The time for newly married couples to find out each other’s credit score shouldn’t come when they’re applying for a car loan or filling out mortgage paperwork when looking for a home for the first time.
Yet too often these money talks continue to get dismissed or don’t happen at all, which means the reveal isn’t usually good news.
With summer wedding season in full glory, it’s important for couples to remember that they need to be on the same page financially.
Are there golden rules that work best for keeping things separate or joint and similar issues?
No, but all new couples should talk about money regularly and, whether it’s weekly or quarterly, review account balances, cash flow, and big upcoming bills.
Keep in mind that the unexpected invariably happens, but tackling money issues as a couple will keep surprise bills to a minimum.
People also read…
“Whatever tactic you employ, you definitely need to communicate on the broad metrics – how much of each paycheck goes to that separate or ‘fun’ account versus what’s needed for shared essentials,” said said Ted Rossman, credit expert and senior industry analyst. at Bankrate.com and CreditCards.com. “Are you on track with monthly bills as well as future planning, like saving for a future home purchase, retirement, your kids’ college education?”
I asked Rossman to comment on some of the money issues new couples face before and after marriage. Here are his thoughts, edited for brevity:
Should couples merge their finances?
Rossman pointed to a recent Bankrate survey, which found that 57% of Americans who are married, in a civil partnership, or living with a partner have at least separate financial accounts. This includes 34% who have a mix of joint and separate accounts and 23% who keep their finances completely separate.
But separate shouldn’t mean secret. The Bankrate survey also found that 32% of people in relationships engage in deception ranging from secret spending to secret debts, secret credit cards and secret checking or savings accounts.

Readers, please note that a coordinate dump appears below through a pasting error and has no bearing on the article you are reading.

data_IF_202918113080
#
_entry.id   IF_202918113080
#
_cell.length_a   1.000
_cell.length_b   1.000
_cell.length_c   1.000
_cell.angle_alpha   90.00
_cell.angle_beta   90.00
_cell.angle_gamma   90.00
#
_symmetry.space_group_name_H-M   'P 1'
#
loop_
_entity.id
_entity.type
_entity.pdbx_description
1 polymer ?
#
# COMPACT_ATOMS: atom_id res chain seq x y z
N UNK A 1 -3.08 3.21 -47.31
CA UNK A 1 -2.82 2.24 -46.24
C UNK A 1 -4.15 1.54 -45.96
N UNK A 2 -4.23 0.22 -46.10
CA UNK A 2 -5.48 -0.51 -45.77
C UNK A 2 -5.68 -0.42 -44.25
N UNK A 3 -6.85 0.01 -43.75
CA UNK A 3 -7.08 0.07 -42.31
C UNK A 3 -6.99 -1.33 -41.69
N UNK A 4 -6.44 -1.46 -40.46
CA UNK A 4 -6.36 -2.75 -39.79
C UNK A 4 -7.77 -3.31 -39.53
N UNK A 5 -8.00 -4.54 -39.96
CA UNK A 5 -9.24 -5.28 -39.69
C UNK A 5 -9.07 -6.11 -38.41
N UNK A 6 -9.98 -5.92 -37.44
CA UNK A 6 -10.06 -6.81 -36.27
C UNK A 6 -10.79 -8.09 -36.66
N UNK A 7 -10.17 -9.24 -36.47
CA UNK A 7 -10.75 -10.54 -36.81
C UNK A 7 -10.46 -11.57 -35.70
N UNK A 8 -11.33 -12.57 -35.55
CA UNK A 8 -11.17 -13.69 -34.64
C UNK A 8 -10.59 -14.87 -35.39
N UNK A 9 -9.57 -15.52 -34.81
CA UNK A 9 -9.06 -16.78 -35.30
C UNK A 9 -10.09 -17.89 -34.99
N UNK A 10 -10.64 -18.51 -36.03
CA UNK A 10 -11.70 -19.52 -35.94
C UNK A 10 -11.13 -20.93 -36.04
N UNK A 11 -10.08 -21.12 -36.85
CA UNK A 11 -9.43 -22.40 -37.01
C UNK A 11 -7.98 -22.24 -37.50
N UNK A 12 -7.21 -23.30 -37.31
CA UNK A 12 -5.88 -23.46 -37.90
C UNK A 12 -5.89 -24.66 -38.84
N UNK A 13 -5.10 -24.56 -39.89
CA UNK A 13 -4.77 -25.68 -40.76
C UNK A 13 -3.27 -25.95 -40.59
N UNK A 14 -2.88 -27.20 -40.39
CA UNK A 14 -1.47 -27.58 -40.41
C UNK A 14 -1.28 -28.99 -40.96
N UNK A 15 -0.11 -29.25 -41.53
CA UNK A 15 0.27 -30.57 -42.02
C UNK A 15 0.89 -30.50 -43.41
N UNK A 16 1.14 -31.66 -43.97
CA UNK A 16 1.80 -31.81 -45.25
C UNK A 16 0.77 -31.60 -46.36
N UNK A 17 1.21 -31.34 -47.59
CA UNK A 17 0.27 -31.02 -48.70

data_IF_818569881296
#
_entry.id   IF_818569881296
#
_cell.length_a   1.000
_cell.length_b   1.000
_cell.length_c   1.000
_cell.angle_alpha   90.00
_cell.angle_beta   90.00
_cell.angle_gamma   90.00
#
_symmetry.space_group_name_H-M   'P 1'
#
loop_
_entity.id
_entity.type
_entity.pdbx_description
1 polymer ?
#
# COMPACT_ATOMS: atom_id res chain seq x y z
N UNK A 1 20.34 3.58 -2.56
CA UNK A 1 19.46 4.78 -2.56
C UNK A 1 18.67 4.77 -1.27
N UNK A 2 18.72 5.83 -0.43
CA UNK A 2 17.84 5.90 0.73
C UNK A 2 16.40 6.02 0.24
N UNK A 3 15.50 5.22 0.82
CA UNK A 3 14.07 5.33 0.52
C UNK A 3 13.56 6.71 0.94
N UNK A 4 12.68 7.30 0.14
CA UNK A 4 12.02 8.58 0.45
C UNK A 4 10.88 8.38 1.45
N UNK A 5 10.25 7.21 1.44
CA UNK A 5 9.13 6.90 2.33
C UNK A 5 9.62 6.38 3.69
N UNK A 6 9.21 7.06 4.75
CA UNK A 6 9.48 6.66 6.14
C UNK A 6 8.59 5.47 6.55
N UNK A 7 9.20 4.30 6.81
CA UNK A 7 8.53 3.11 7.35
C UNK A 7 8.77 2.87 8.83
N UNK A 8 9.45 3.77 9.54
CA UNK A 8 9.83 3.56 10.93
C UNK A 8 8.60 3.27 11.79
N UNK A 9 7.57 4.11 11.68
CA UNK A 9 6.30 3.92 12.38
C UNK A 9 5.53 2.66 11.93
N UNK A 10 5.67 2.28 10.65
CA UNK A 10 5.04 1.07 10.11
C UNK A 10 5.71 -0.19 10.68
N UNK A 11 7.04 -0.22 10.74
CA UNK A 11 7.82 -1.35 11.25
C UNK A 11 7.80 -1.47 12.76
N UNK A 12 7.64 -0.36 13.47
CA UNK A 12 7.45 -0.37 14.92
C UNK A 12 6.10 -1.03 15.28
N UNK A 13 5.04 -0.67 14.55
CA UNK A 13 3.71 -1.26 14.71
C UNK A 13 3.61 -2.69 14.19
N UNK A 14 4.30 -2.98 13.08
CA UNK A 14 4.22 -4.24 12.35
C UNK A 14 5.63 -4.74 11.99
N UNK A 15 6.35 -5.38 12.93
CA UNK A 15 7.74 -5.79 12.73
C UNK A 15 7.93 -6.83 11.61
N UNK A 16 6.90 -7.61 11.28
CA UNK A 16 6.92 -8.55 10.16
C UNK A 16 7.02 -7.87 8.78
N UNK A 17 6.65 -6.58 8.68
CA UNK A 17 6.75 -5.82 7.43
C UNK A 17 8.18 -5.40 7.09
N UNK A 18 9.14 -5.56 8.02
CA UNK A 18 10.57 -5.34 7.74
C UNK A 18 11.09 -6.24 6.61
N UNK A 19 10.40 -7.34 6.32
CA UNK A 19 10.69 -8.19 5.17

The bottom line: As long as you communicate and work together, I think it’s your personal preference to combine your money, keep it separate, or mix the two approaches, Rossman said.
Do couples have to open a credit card together?
I think each partner should be the primary (or sole) account holder on at least one credit card account. It’s important to establish a credit history in your name, and it’s beneficial to have an account that belongs to you in case your spouse dies or you get divorced. It might also be a good idea to add the other person as an authorized user on one or more accounts if you like the idea of streamlining things and combining expenses and rewards.
Here’s another thing: you and your spouse could each get your own sign-up bonus if you apply for a card in your own name. This could be a great way to rack up twice the rewards points to fund a honeymoon, for example.
There are also impacts on credit rating. Primary account holder credit rating is proven to benefit more from positive payment habits.
But if one of the spouses goes into a lot of debt, it will lower the credit scores of both spouses.
Should couples have a prenuptial agreement?
It makes more sense when a partner has significant assets, such as a large inheritance, large investments, real estate, business, or even large debt, Rossman said.
Another likely scenario would be if someone has children from a previous relationship.
Questions, comments, column ideas? Email [email protected]